Embracing The Melodrama Part II #121: No Good Deed (dir by Sam Miller)


No_Good_Deed_2014_movie_posterSo, this weekend, my BFF Evelyn and I were watching the critically reviled 2014 film No Good Deed.  As we watched Idris Elba (playing the role of Colin) viciously and violently choke to death a character played by Kate del Castillo, Evelyn said, “He can strangle me any time that he wants.”  My first instinct was to reprimand my friend and remind her that it’s not empowering to allow a man to murder you, regardless of how unbelievably sexy that man may be.  But then, by the time that Idris was murdering Leslie Bibb, I found myself agreeing.  Seriously, Idris Elba can do anything he wants to me….

Idris is pretty much the only reason to see No Good Deed.  No Good Deed is one of those crappy suspense films where every plot point hinges on someone acting like a total idiot.  Colin escapes from prison.  Colin murders his ex-fiancee after he discovers that she’s been cheating on him.  Later, Colin crashes his truck outside of the house of Terri Granger (Taraji P. Henson).  Terri’s husband is out-of-town and when Colin shows up at her doorstop and asks to use the phone to call for a tow truck, Terri invites him inside.  Terri’s friend Meg (Leslie Bibb) shows up.  Mayhem follows.  Of course, there’s a big twist at the end.

This is where I’d usually say something like, “DON’T REVEAL THE SURPRISE ENDING OF NO GOOD DEED!” but, honestly, you’ll figure it out within the first few minutes of the film.  It’s pretty obvious and it’s pretty stupid.  I won’t reveal it but if you see the film, feel free to tell all your friends about the big twist.  Some films were meant to be spoiled.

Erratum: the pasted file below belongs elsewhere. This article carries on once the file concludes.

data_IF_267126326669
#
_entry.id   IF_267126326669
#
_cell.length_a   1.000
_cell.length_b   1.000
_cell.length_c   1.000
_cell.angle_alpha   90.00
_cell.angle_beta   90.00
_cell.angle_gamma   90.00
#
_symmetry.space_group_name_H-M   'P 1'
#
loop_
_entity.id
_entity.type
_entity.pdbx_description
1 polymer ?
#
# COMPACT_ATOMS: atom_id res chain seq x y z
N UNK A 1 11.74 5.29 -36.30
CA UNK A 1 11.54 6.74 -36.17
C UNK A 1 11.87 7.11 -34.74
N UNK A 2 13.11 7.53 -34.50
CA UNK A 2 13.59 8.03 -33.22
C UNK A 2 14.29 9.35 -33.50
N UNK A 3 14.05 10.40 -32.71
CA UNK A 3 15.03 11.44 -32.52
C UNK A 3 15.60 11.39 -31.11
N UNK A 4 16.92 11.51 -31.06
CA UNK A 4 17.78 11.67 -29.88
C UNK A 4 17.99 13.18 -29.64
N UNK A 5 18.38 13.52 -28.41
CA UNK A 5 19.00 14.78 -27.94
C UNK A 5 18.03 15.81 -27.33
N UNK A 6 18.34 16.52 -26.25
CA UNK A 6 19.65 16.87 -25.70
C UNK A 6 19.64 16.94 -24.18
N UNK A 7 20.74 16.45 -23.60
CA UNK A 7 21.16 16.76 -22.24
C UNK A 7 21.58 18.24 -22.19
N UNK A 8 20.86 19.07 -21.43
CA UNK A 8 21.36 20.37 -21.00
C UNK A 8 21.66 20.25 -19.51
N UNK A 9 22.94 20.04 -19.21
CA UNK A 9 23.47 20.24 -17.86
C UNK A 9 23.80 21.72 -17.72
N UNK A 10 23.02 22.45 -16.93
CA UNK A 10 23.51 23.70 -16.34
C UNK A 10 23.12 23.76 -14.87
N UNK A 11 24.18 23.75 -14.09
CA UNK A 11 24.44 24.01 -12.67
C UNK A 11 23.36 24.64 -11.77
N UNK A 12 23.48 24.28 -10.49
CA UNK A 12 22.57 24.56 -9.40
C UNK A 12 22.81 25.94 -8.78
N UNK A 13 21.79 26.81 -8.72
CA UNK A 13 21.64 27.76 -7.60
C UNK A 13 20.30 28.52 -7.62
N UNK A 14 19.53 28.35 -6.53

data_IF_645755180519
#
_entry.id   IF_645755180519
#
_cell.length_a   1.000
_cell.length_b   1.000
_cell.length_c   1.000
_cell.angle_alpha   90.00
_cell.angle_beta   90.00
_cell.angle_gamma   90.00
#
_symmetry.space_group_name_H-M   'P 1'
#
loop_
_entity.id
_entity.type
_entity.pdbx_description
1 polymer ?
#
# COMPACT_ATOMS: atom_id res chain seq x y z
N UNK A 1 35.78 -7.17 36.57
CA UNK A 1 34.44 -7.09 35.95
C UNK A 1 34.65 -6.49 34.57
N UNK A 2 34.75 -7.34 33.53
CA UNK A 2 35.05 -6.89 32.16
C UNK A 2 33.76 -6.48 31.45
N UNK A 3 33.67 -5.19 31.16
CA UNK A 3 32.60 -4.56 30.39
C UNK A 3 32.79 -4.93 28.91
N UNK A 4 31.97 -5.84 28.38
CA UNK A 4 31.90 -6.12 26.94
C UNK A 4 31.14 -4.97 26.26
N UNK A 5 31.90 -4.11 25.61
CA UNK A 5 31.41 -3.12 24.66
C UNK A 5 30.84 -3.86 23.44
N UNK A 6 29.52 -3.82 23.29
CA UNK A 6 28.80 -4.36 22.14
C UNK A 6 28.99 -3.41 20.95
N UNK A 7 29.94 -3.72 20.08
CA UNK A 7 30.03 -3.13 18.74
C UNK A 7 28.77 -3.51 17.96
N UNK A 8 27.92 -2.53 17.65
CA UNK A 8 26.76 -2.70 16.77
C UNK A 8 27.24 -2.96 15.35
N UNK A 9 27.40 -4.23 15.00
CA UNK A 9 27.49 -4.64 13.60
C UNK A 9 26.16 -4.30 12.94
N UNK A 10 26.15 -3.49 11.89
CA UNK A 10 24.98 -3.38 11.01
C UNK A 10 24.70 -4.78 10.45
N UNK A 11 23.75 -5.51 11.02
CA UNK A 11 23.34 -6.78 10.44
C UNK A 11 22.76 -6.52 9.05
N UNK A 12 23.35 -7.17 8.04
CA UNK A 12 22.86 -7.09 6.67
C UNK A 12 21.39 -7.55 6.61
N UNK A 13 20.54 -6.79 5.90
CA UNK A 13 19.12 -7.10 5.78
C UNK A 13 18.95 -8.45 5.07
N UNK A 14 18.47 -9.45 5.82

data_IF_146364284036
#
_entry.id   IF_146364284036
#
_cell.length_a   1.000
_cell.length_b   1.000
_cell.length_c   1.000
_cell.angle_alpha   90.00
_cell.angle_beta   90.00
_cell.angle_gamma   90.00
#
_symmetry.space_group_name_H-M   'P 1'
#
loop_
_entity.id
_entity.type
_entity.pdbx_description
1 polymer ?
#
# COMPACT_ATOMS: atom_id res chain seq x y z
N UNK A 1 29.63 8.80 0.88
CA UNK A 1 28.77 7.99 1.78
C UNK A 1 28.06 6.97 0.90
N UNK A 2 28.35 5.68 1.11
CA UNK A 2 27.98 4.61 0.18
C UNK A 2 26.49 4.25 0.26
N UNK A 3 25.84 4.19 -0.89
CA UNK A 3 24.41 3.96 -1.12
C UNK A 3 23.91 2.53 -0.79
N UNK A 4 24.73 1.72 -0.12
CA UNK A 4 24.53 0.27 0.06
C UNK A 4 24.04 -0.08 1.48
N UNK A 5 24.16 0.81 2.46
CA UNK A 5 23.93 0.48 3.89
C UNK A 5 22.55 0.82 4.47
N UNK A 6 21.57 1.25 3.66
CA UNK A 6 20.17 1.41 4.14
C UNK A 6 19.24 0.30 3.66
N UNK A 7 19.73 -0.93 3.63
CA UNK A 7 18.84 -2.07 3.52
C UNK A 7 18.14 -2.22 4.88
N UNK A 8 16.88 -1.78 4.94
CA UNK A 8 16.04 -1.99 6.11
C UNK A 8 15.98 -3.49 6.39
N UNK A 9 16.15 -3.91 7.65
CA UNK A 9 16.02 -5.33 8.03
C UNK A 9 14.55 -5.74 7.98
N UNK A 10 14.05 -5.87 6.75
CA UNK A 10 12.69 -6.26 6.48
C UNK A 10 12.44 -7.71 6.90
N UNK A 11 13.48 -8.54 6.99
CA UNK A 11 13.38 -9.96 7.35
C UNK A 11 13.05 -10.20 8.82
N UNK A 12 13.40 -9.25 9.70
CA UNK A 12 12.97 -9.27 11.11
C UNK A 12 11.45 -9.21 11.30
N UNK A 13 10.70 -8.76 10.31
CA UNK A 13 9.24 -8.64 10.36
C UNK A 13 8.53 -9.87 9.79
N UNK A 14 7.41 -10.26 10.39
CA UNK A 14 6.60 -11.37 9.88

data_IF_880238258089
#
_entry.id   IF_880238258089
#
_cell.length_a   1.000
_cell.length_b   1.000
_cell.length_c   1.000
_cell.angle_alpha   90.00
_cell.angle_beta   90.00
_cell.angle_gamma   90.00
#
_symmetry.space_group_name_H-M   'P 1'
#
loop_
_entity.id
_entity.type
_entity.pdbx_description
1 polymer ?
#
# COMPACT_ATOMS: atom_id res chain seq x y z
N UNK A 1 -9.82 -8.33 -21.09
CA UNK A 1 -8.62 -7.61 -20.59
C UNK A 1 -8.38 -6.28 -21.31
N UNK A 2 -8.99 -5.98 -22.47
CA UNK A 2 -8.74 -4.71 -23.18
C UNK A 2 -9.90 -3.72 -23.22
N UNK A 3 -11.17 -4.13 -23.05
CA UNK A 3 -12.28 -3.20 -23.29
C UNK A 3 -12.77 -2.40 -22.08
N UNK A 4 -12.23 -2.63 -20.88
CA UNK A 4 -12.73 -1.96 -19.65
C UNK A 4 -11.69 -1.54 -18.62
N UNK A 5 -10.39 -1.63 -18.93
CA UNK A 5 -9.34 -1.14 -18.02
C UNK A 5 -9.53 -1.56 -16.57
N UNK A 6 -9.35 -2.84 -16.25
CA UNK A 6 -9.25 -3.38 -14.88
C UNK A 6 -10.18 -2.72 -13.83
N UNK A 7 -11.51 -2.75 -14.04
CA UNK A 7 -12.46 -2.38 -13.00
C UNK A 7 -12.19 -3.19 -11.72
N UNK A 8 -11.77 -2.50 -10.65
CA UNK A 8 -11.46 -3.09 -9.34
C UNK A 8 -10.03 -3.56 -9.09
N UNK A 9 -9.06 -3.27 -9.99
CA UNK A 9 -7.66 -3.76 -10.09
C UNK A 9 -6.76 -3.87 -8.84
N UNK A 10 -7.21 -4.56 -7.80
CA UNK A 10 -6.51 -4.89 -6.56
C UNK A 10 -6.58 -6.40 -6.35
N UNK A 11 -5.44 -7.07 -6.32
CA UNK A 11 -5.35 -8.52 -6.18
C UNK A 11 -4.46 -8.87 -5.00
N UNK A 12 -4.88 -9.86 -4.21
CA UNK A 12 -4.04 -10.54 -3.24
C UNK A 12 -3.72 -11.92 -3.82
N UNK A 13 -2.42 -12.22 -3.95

As I watched No Good Deed and found myself hissing at the terrible dialogue and the total stupidity of all of the characters and wondering if any of the filmmakers had ever actually met any real human beings, I found myself wondering how this film could be so incredibly bad.  I hopped onto the imdb and discovered that the film was written by Aimee Lagos.

If you don’t recognize that name, Lagos also wrote and directed the absolutely terrible movie, 96 Minutes.  And I will say this: No Good Deed is slightly better than 96 Minutes.

That’s the power of Idris Elba.

(Incidentally, it bothers me that nobody in this film is actually named Deed.  If Colin’s full name had been Colin Deed … well, that would have been pretty stupid but it would have at least been kinda fun and entertaining.)

(Also, for those keeping track, that’s 121 reviews down and 5 to go.)

Film Review: Devil’s Knot (dir by Atom Egoyan)


After having spent close to a year hearing only negative things about it, I finally watched Atom Egoyan’s Devil’s Knot last night.  On the basis of what a lot of critics had said about the film, I have to admit that I was mostly watching it to see if I needed to include it on my upcoming list of the 16 worst films of 2014.

But you know what?

Devil’s Knot really isn’t a bad film.  It’s just an extremely unnecessary one.